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    WASHINGTON — White House Press Secretary Sarah Sanders told reporters Friday that President Donald Trump has “every right” to call out former FBI Director James Comey, particularly in light of what she described as glowing media coverage.

    “We shouldn’t be praising him. We should be putting him down. We should be taking him off of air,” Sanders said.

    The comments mark the White House’s particularly heated response to Comey embarking on a promotional tour to support his new book, A Higher Loyalty, which is critical of Trump.

    The president started his day by lashing out at Comey on Twitter, describing him as an “untruthful slime ball.”

    Sanders continued the president’s line of criticism Friday, reading lengthy, prepared statements condemning the former director.

    “The American people see right through the blatant lies of a self-admitted leaker. This is nothing more than a poorly executed PR stunt from Comey to desperately rehabilitate his tattered reputation and enrich his own bank account by peddling a book that belongs in the bargain bin of the fiction section,” Sanders said. “One of the president’s greatest achievements will go down as firing Director James Comey.”

    Trump dismissed Comey last May, purportedly for how he conducted himself amid an investigation into then Democratic-candidate Hillary Clinton’s use of a private email server.

    Not long after, Trump told NBC News that he decided to fire Comey before the president received recommendations from his deputy attorney general, and cited frustration with the investigation into potential collusion between the Trump campaign and Russia.

    Comey has since gone public with claims that Trump strongly implied that he should drop an investigation into former National Security Adviser Michael Flynn, something he revealed by sending his private notes to a colleague for publication and then disclosing it during Congressional testimony.

    WASHINGTON – Encounters with President Donald Trump are not that different than what one might expect when dealing with the boss of an organized crime family, former FBI Director James Comey wrote in a yet-to-be-released book that was provided to CNN.

    “The boss in complete control. The loyalty oaths. The us-versus-them worldview. The lying about all things, large and small, in service to some code of loyalty that put the organization above morality and above the truth,” Comey wrote of Trump within the context of experiences the former director encountered during his time as a federal prosecutor.

    A Higher Loyalty is expected to hit book stores next Tuesday.

    Trump fired Comey last year. The firing caused intense political fallout and resulted in Deputy Attorney General Rod Rosenstein appointing Special Counsel Robert Mueller III to investigate potential collusion between members of the Trump campaign and Russian officials. About two months earlier, Comey told the House Intelligence Committee that the FBI was investigating Russian inference in the 2016 U.S. Presidential Election as well as potential collusion.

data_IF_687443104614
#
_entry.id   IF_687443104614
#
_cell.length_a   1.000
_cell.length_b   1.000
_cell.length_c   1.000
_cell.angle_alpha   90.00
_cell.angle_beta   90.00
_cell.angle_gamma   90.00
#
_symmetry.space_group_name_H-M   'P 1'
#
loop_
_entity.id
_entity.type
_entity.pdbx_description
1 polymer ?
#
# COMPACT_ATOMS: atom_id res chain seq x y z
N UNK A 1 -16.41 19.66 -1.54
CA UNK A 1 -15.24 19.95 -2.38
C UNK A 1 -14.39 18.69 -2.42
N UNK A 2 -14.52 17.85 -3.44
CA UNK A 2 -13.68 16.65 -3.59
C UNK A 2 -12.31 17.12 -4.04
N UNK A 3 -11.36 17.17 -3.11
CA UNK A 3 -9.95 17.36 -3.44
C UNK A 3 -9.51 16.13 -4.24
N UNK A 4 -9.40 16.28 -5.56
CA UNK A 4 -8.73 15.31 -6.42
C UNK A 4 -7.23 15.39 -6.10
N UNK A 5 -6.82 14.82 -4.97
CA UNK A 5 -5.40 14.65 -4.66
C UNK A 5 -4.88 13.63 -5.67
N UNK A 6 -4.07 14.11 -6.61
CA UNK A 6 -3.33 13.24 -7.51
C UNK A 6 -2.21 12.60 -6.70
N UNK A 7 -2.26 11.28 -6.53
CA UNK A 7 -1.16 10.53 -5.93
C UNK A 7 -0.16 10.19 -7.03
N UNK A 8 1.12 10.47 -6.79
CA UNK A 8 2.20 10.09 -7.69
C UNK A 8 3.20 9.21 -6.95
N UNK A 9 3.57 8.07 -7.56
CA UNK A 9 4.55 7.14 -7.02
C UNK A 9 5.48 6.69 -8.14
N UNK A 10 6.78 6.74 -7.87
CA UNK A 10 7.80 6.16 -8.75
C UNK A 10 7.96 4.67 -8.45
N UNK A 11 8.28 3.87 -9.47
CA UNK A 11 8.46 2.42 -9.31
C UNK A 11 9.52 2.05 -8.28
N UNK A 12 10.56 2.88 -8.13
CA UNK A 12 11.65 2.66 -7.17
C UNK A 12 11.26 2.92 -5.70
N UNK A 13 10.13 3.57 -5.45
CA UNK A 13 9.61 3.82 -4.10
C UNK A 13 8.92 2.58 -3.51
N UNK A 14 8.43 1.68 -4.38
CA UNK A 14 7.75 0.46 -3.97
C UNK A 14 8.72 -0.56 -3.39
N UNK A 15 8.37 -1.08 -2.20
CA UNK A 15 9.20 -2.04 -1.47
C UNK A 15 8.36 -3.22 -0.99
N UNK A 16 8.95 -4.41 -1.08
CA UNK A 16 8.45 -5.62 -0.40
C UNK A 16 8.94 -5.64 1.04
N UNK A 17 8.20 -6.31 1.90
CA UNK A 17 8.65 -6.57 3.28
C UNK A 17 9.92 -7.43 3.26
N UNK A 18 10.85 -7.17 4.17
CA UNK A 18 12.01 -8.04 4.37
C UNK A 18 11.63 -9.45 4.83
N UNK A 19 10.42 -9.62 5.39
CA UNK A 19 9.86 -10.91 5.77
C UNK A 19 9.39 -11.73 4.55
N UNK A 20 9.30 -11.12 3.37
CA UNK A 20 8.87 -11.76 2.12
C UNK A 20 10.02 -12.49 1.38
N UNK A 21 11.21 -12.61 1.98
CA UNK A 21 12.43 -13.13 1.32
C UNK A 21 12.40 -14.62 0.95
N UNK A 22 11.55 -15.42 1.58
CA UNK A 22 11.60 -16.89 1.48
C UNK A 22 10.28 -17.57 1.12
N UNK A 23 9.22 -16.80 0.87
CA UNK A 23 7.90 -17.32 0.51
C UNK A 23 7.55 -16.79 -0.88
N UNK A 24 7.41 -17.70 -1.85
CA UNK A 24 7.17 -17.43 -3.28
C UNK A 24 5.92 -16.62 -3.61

Since the firing Trump has frequently attacked Comey in tweets.

    On Friday morning the president tore into the former Bureau director:

    Trump has called Mueller’s investigation a witch-hunt and has not ruled out firing him. Trump has questioned Rosenstein’s ability to impartially oversee the investigation. The attacks have provoked speculation that Trump might decide to fire either or both.

    Critics of the president argue that he views the Justice Department as his personal legal team and therefore expects to be shielded from accountability.

    WASHINGTON — President Donald Trump raised the prospect of the Justice Department taking action against former Hillary Clinton aide Huma Abedin and former FBI Director James Comey in a Tuesday morning tweet.

    The tweet comes after the State Department released emails from Abedin found on the laptop of her then-husband, former Congressman Anthony Weiner, during a 2016 FBI investigation into allegations that Weiner exchanged sexually explicit text messages with a minor.

    Several of the emails, which stemmed from Abedin’s tenure as an aide to Clinton when she was Secretary of State, contained classified material that was redacted.

    The Daily Caller notes that emails containing passwords were forwarded to a private Yahoo account.

    Yahoo suffered a massive data breach in 2013, which resulted in every email account held by the company being hacked.

    As for Comey, Trump has butted heads with the former director since firing him last May.

    Late last month, Trump dubbed him “leakin’ James Comey” in a tweet, an allusion to Comey providing notes he took surrounding a conversation with Trump to an associate with the goal of him providing it to the press.

    Tuesday is not the first time that Trump has pushed for the Justice Department to take action against those whom he has been at odds with.

    In November, he lamented during a radio interview with the Larry O’Connor Show that he was unable to be involved with the FBI’s decisions.

    In an interview with The New York Times last week, Trump stuck a different tone, saying that he has the “absolute right” to do what he wants with the Justice Department, but that he has chosen to remain uninvolved in the FBI’s 2016 investigation of Clinton’s use of a private server while Secretary of State.